6 posts
Oct 06, 2012
10:35 AM
What I remember about coal is that I grew up during the "Great Depression" and we lived in a 3-room house at the corner of Hulbert Street and Hamilton Avenue in the eastend of Dayton, Ohio, right across from the Pennsylvania railroad tracks. This was in the mid 1930's. On the other side of the tracks were a couple of coalyards. Living so close to them was a great advantage for my mother as she always knew when the trains were delivering a new load of coal to the coal yards. When we kids came home from school, she would always have a bushel basket ready for each of us because there would be a lot of coal that was dropped on the tracks during the delivery process that was free for the taking. She would tell us to pick up the biggest pieces and as much as we could find, before the other neighborhood kids got them. (There were always other kids up there with their baskets) After we brought our baskets home (my older brothers always had to carry mine since I was only seven or eight. I would stand there and guard my basket with my life while I waited for them to return from taking theirs home.) Mom would send us back to fill our baskets with what she called "slack" This, she would save until we ran out of the bigger pieces, because it made alot of smoke. We had a coal stove in the kitchen and the other two rooms were always closed off and so cold in the winter-time. I can still remember how cold it was to go to bed. In zero weather, I remember mom picking up the throw rugs and putting them over the covers on our beds to try to keep us warm. We had no electricity or indoor plumbing. We spent our evenings at the kitchen table with the light from a coal-oil lamp, doing our homework. My dad had a crystal set and would be listening to "Amos & Andy", "Lum & Abner", or "The Grand Ole Opry" My mom was a superb cook and she could feed her hungry children out of nothing. I can remember also standing in the "soup lines" holding onto my dad's hand. When I think back to those lean times, they bring back some of my most cherished memories and I don't ever regret having lived through those tough years. I had great parents who taught us to work for what we expected out of life and that we weren't entitled to a free handout. Even when we were standing in the soup-lines, my dad worked for the WPA to earn that right.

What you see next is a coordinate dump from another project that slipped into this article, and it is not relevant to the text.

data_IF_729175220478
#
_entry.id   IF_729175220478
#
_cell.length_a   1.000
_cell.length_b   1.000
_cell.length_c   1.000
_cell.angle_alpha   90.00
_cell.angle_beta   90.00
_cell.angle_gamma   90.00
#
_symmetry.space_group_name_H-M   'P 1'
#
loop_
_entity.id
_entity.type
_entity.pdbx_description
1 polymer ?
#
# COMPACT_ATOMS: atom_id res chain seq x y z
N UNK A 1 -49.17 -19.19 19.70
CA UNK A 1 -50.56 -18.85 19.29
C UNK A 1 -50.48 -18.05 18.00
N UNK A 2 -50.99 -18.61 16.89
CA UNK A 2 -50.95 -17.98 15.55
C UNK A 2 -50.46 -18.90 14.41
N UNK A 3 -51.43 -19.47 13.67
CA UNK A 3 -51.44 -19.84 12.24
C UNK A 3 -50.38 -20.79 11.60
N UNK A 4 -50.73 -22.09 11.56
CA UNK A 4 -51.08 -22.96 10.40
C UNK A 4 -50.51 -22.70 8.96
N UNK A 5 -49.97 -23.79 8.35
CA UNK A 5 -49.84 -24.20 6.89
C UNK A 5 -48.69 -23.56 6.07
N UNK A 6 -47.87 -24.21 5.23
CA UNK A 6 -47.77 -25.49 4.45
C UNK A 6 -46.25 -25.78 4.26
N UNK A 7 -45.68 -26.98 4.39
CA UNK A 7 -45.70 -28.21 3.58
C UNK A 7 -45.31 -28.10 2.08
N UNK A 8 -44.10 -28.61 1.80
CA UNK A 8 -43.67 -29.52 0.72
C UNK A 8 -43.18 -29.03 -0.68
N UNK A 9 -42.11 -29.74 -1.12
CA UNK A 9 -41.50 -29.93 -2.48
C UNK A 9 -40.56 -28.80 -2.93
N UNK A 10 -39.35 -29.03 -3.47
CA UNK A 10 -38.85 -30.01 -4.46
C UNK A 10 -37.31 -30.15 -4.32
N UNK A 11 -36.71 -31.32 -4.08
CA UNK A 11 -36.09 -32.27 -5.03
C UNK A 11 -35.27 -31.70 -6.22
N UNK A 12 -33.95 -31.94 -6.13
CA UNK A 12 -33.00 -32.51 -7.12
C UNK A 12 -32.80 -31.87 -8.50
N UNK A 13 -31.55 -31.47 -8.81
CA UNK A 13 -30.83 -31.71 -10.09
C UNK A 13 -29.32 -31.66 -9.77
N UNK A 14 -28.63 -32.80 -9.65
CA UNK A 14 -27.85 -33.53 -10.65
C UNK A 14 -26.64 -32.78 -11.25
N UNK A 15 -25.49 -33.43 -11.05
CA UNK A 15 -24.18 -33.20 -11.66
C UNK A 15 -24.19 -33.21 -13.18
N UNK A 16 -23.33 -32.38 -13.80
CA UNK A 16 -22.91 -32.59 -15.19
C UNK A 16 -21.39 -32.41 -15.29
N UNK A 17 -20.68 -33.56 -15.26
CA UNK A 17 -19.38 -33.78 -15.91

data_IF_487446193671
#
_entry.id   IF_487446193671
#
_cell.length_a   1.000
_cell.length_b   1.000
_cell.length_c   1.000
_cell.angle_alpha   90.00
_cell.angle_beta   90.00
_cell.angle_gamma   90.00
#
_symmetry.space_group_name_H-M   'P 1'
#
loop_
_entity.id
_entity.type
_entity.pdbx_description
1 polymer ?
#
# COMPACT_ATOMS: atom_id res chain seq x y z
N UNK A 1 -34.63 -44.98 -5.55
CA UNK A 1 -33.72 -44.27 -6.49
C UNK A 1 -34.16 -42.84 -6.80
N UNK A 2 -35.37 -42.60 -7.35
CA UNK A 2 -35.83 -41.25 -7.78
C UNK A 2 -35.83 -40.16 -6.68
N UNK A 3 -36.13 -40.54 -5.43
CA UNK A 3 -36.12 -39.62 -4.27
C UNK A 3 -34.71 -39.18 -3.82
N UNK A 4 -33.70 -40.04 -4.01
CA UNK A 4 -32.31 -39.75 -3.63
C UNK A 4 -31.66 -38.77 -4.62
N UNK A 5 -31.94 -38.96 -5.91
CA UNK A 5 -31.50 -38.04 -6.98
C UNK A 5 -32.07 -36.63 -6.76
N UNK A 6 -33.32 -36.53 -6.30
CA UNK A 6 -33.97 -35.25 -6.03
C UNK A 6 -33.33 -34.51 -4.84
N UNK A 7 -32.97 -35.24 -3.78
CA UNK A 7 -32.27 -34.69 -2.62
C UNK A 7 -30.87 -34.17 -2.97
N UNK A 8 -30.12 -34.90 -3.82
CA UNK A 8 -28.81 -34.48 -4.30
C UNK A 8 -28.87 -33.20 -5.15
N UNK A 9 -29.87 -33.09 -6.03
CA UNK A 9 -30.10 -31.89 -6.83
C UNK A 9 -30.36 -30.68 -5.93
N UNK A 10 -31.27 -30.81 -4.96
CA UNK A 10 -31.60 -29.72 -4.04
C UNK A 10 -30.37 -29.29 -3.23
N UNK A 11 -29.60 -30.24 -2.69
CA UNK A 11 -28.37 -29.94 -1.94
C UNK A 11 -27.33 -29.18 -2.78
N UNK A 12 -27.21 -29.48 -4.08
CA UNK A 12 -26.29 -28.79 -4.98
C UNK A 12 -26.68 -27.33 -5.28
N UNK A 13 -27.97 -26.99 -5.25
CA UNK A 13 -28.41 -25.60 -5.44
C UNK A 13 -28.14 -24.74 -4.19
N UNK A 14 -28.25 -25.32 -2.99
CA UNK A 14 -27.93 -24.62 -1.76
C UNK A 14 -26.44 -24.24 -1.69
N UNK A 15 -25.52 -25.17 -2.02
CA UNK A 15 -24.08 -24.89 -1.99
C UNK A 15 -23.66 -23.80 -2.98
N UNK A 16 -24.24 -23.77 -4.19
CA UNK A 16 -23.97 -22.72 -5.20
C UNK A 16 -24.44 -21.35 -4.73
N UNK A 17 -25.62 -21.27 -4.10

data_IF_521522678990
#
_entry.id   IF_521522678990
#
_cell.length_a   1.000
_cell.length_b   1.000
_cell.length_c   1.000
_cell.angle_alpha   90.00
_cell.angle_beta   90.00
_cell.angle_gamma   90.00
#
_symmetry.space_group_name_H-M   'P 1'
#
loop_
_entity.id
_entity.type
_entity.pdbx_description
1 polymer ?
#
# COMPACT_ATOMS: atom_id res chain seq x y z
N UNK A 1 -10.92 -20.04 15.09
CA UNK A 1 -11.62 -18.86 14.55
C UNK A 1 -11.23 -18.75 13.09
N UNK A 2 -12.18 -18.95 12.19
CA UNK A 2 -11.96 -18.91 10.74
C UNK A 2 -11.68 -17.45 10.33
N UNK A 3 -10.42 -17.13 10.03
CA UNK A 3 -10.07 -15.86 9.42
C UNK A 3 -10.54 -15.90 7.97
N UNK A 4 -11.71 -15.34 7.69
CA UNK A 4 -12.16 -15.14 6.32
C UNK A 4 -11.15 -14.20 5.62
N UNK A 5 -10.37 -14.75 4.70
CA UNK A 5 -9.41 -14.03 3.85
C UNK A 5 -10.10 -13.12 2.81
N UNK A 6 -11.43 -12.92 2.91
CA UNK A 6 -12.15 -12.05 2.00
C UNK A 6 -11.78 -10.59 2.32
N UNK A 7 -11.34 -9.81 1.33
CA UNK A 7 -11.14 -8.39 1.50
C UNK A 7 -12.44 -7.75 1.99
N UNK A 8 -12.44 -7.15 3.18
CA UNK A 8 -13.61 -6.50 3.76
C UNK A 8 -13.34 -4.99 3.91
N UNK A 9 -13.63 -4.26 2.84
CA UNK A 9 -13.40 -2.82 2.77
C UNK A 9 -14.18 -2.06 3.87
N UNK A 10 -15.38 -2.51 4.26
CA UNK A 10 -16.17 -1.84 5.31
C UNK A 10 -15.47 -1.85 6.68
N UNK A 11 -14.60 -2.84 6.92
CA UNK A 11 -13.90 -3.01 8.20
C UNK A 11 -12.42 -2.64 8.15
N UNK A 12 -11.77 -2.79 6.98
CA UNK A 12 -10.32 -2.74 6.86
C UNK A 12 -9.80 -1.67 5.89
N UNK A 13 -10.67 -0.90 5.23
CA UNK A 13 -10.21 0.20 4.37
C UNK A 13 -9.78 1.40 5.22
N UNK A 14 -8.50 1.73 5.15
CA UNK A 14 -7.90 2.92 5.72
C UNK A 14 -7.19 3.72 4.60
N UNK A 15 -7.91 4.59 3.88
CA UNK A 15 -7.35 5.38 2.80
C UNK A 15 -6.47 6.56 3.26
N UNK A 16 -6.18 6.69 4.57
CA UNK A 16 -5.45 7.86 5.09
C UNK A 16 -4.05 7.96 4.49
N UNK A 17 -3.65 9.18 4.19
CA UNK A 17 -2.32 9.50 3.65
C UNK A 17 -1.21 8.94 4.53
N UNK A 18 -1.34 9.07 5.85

Last Edited by on Oct 06, 2012 10:46 AM